What Do These Peppers Look Like to You?

I see the Rolling Stone lips logo. What do you see?

OK, let’s play that game where you gaze up at the clouds and ponder what images come to mind.

See those peppers above?

I look at them and see the red tongue logo made famous by the Rolling Stones.

That’s just me, though.

What do they bring to mind for you?

With a deep lipstick-red hue and a glossy look, Spanish piquillo peppers are definitely striking looking. They’re also wonderful to have on hand for quick appetizers or colorful additions to main courses. Stuff them with cheese, then grill or saute them until melted. Serve alongside crusty bread. Roast them with shrimp or fish. Or add them to a big pan of paella.

You’ll find them at gourmet grocery stores in cans or jars. They’re a godsend to have around in the pantry.

Tender, juicy chicken thighs baked with saffron and piquillo peppers.

After all, with these tender, slippery peppers, you can make “Oven-Baked Chicken with Spanish Peppers” from “Lobel’s Meat Bible” (Chronicle Books) by Stanley, Evan, Mark, and David Lobel. You probably know the Lobel name from the high-caliber artisan meats the family has sold at its New York store for generations.

The dish has subtle flavors, letting the piquillo peppers really star.  Chicken thighs are cooked with an vibrant puree of piquillo peppers, onion, saffron, garlic, paprika, and a slice of toast that’s been soaked in white wine. The chicken cooks in the oven, and just before it’s done, more strips of piquillo peppers are strewn over the entire dish.

The chicken cooks up incredibly succulent. The piquillo peppers lend a pretty accent, as well as a pleasing smoky-sweetness.

When I look at piquillo peppers, what do I see?

Plain delicioso.

Oven-Baked Chicken with Spanish Peppers

(serves 4)

Small roasted potatoes make a great side dish.

50 saffron threads (about 2 large pinches)

5 tablespoons extra-virgin olive oil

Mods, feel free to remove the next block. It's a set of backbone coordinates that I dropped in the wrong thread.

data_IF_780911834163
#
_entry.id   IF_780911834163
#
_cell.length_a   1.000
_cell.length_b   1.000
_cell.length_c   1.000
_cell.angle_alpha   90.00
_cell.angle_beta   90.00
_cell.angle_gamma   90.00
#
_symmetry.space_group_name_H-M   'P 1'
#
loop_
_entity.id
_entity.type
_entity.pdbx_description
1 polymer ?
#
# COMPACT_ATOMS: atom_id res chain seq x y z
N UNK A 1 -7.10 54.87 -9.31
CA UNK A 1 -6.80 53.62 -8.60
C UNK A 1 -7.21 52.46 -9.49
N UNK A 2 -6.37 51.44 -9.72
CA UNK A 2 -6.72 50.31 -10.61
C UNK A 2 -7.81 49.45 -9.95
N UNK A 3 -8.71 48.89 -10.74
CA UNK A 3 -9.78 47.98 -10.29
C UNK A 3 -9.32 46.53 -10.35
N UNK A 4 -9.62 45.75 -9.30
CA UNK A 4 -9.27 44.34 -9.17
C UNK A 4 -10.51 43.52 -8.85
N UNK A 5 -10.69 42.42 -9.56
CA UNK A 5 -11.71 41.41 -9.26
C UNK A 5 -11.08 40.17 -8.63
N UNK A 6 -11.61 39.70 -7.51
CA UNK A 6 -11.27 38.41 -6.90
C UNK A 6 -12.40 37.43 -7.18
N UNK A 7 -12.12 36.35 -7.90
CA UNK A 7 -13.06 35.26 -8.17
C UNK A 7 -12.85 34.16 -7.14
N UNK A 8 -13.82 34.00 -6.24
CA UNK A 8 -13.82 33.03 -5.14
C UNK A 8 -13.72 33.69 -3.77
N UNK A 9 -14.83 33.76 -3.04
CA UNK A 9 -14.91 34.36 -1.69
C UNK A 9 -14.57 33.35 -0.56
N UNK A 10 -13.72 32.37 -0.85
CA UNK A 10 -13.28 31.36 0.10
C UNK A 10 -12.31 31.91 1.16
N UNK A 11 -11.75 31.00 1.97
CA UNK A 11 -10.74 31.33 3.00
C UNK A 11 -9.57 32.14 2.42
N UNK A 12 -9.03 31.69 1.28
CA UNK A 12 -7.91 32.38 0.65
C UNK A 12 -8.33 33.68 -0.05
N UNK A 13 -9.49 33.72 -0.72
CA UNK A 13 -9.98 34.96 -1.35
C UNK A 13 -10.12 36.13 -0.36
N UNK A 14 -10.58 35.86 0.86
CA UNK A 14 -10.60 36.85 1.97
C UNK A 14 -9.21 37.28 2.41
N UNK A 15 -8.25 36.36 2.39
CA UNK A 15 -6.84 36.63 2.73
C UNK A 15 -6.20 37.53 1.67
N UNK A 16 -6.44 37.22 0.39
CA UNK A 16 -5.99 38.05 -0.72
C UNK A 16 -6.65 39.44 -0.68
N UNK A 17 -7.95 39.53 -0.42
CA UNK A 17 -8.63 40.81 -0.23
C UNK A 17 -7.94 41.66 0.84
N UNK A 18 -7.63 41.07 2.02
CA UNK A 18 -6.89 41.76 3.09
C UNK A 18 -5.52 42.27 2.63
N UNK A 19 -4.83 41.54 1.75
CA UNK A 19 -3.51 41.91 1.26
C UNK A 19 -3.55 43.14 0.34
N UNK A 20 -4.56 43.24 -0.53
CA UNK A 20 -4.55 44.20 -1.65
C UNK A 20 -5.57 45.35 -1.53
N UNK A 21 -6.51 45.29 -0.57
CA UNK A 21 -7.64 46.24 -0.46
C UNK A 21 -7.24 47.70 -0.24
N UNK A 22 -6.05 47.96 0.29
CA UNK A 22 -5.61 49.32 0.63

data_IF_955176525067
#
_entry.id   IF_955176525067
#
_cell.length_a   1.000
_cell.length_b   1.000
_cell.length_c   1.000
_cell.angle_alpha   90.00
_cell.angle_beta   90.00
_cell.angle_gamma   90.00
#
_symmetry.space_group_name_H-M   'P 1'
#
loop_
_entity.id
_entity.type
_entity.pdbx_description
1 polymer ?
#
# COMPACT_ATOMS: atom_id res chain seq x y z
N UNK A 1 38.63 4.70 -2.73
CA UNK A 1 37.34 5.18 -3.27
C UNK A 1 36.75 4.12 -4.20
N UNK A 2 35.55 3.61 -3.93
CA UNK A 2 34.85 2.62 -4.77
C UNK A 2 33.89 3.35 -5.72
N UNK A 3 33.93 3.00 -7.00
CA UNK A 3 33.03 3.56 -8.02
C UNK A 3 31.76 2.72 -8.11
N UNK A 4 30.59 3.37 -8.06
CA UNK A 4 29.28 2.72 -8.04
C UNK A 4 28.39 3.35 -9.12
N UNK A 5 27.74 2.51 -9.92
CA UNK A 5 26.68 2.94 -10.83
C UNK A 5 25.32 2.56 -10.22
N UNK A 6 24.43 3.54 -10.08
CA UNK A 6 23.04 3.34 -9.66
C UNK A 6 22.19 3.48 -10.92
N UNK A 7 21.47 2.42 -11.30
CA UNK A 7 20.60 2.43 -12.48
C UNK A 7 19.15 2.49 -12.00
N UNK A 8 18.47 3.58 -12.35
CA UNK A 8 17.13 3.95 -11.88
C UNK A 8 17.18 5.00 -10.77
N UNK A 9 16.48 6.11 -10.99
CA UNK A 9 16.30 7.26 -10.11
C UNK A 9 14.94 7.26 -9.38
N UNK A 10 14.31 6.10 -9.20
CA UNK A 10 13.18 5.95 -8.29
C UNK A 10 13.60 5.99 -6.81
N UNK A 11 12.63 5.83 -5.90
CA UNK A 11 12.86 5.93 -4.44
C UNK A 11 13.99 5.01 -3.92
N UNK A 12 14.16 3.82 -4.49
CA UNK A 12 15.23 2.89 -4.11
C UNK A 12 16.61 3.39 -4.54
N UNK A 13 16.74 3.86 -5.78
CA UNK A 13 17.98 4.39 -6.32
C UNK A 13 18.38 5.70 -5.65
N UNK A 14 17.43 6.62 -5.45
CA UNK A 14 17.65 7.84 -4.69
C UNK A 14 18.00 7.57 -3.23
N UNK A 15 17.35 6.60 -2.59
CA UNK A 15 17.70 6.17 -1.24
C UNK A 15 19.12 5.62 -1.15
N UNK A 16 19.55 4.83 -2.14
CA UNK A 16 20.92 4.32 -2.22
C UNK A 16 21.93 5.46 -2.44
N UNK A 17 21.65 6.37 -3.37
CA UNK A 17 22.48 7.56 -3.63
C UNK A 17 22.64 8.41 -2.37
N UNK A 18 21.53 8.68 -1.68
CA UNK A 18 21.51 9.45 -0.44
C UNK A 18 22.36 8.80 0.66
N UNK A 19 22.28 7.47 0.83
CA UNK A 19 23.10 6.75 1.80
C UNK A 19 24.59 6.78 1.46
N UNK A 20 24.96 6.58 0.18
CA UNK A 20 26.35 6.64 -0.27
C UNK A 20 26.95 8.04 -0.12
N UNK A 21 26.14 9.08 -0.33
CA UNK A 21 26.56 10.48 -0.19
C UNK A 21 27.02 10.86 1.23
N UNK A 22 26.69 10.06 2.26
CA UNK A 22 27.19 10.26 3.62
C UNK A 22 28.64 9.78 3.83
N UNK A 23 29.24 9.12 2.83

1 slice of crustless country-style bread, 3 by 5 by 3/4 inches thick

3 to 3 1/2 pounds chicken thighs, each thigh cut in half across the bone to yield 16 to 20 pieces

Kosher salt

1 medium onion, finely chopped

3/4 cup dry white wine

10 ounces jarred roasted piquillo pepper, drained, 8 ounces quartered into lengthwise strips

3 large garlic cloves, sliced

1 teaspoon sweet paprika

1 1/2 cups chicken stock or canned low-sodium chicken broth

3 tablespoons finely chopped fresh flat-leaf parsley

2 bay leaves

Place saffron in a small dry skillet over medium heat. Toast for about 1 minute, shaking pan to avoid burning. Remove and let cool. Crumble saffron threads with dry fingertips back into the pan; add 1/4 cup warm water and set aside.

Warm the oil in a large, heavy pot or straight-sided skillet over medium-low heat. Add bread and cook gently until toasted and colored a rich golden brown on both sides, 4 to 6 minutes. Remove from pot and reserve.

Salt the chicken generously on both sides. Add enough oil to equal 3 tablespoons, if needed, and increase heat to medium-high. Cook chicken in two batches until golden brown on both sides, 4 to 6 minutes per side. Transfer to a 9-by-12-inch ceramic or glass baking dish, skin-side up, and reserve. Preheat oven to 325 degrees.

Pour off all but 3 tablespoons fat in the pot and return it to medium-low heat. Add onion and cook until soft but not browned, stirring occasionally, about 5 minutes. Add wine and simmer gently for 3 minutes, scraping up any browned bits stuck to the bottom of the pot. Turn off heat and reserve the pot.

Dip both sides of the reserved toast into the wine in the pot until softened. Place toast in bowl of a food processor, breaking it into chunks. Add 2 ounces whole piquillo peppers and the garlic to the food processor, and process to a coarse paste, 10 to 20 seconds, pausing midway to scrape down sides of the bowl. Add paprika, the reserved saffron water, and the chicken stock. Process briefly to incorporate.